What is Schneider Electric's 5-year vision for South America? – BNamericas English

Schneider Electric is optimistic about the outlook for its South American business over the next five years, as demand for digitization and investments by industries in energy transition are expected to continue growing.
“We see a positive cycle in the region in line with digitalization. There will be more and more digital requirements and the world has to be more electric,” the company’s South American CEO, Rafael Segrera, told journalists in a press conference.
Mobility and remote working imply a lot more automation of business, which tends to keep the demand for connectivity high, he said. At the same time, this will require training for people skilled in these topics, a critical bottleneck in Latin America.
While the path for a company to be increasingly efficient necessarily involves the interconnectivity of assets within its plants, not everyone is ready for that. 
“We’re not yet at the level [of connectivity within sites] that we need in South America to be more productive and efficient,” he said in reply to a question from BNamericas.
Outside the plants there is also more to be done.
“The second level of the connected plant is interconnected plants,” he said. 
Schneider Electric itself is investing in centralized management of its 200 sites around the world through a smart factory concept.
“Our smart factory group is working on the possibility of having a control center to visualize productivity, efficiency, connectivity and everything that has to do with the sustainable impacts that each of these factories has and what actions we’re taking,” Segrera said.
On 5G, the executive sees the technology being adopted at varying speeds across the region, as happened with 4G and 3G. He agrees that it will be game-changer for manufacturing sectors due to its low latency and high transition capacity, but it is not the only technology that can be used to connect things.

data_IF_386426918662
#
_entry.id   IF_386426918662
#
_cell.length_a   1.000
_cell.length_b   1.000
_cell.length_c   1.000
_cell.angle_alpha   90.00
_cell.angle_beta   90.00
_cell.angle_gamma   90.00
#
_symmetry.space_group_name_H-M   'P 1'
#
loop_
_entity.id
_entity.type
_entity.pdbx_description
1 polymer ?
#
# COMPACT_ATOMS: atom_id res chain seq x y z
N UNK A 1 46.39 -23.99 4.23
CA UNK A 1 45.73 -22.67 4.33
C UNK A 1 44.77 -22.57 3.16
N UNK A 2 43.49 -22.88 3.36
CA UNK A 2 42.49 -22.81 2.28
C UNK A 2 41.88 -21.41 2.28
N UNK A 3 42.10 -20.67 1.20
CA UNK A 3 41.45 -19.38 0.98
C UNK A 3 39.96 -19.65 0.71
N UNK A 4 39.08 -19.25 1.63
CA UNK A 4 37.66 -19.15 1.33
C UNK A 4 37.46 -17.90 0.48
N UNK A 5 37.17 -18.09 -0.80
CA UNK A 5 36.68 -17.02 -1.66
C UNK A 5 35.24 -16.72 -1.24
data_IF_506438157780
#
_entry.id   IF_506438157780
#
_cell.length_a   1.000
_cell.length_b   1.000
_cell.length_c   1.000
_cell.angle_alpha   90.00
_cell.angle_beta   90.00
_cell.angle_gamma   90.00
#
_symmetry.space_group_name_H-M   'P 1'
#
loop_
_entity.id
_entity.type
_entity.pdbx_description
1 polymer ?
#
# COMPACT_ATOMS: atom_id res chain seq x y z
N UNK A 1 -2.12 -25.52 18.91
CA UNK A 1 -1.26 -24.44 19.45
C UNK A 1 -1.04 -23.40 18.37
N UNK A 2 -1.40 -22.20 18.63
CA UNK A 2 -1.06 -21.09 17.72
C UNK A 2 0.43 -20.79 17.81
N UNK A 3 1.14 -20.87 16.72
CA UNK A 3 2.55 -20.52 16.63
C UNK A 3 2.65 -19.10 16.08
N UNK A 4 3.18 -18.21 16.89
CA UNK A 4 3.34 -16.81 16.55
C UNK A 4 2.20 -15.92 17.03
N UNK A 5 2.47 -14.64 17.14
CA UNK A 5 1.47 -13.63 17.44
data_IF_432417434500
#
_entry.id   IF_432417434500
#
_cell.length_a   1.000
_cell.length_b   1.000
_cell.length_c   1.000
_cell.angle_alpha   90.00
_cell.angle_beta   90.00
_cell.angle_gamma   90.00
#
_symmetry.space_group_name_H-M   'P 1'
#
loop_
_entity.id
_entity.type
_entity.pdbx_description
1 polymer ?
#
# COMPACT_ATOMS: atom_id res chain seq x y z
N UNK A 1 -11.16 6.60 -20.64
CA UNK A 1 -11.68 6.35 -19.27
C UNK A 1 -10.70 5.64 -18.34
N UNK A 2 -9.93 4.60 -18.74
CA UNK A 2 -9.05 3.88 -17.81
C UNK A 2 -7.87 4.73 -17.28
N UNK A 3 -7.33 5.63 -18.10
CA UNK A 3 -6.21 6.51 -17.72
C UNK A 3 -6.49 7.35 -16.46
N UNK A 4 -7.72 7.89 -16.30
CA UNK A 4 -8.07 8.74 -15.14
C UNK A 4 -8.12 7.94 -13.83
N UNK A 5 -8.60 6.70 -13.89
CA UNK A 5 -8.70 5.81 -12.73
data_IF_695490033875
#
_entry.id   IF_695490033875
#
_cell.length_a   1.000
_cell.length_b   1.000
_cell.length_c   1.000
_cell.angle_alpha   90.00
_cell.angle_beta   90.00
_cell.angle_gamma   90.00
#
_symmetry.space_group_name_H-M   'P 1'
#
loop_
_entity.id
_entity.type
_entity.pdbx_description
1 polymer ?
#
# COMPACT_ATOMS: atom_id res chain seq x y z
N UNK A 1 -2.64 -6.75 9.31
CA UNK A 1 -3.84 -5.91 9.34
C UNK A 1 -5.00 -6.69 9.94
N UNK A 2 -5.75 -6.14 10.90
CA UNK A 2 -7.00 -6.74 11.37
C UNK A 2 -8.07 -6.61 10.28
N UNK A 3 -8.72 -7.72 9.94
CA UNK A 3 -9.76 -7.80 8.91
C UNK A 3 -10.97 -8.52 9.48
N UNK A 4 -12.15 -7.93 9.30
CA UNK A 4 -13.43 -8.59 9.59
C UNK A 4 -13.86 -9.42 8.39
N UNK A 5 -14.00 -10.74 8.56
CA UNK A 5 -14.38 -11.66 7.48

Schneider Electric has worked with partners in the telecom sector to connect projects in customers’ plants using 4G “and even 3G,” the executive said.
On sustainability and the energy transition, the prospects for the region are equally promising, at least if the long-term targets are maintained. 
“When we talk about sustainability, we see the commitments of governments and companies and this will also lead to a strong demand for services, products and everything related to that,” he said.
The process is expected to be uneven though, and some sectors will be positively impacted more quickly, while others will have difficulties in adjusting to the new demands, he added.
Furthermore, the commitments made still need to be translated into effective actions.
“We hope that these verbal commitments translate into concrete actions and those actions are expedited,” he said.
According to Schneider Electric’s latest report, the CO2 emissions of its top 1000 suppliers must be reduced by up to 50% by the end of this decade compared with current levels. If these targets are not met, it will be virtually impossible to restrict the global temperature increase to the limit of 1.5°C defined by the Intergovernmental Panel on Climate Change (IPCC).
It also states that buildings consume about 30% of the world’s energy and account for nearly 40% of global greenhouse gas emissions.
The company has been investing in automation and emissions management platforms for “eco-structures” in Europe and around the region, executives said at the press conference.
For industrial sectors such as mining and metals, the company is supplying software and hardware platforms and solutions for digital twins, preventive maintenance and inventory optimization, they added.
Schneider Electric has also created a new business line, for consultancy on energy transition processes, serving clients in the mining sector in Brazil, Argentina and Chile already.
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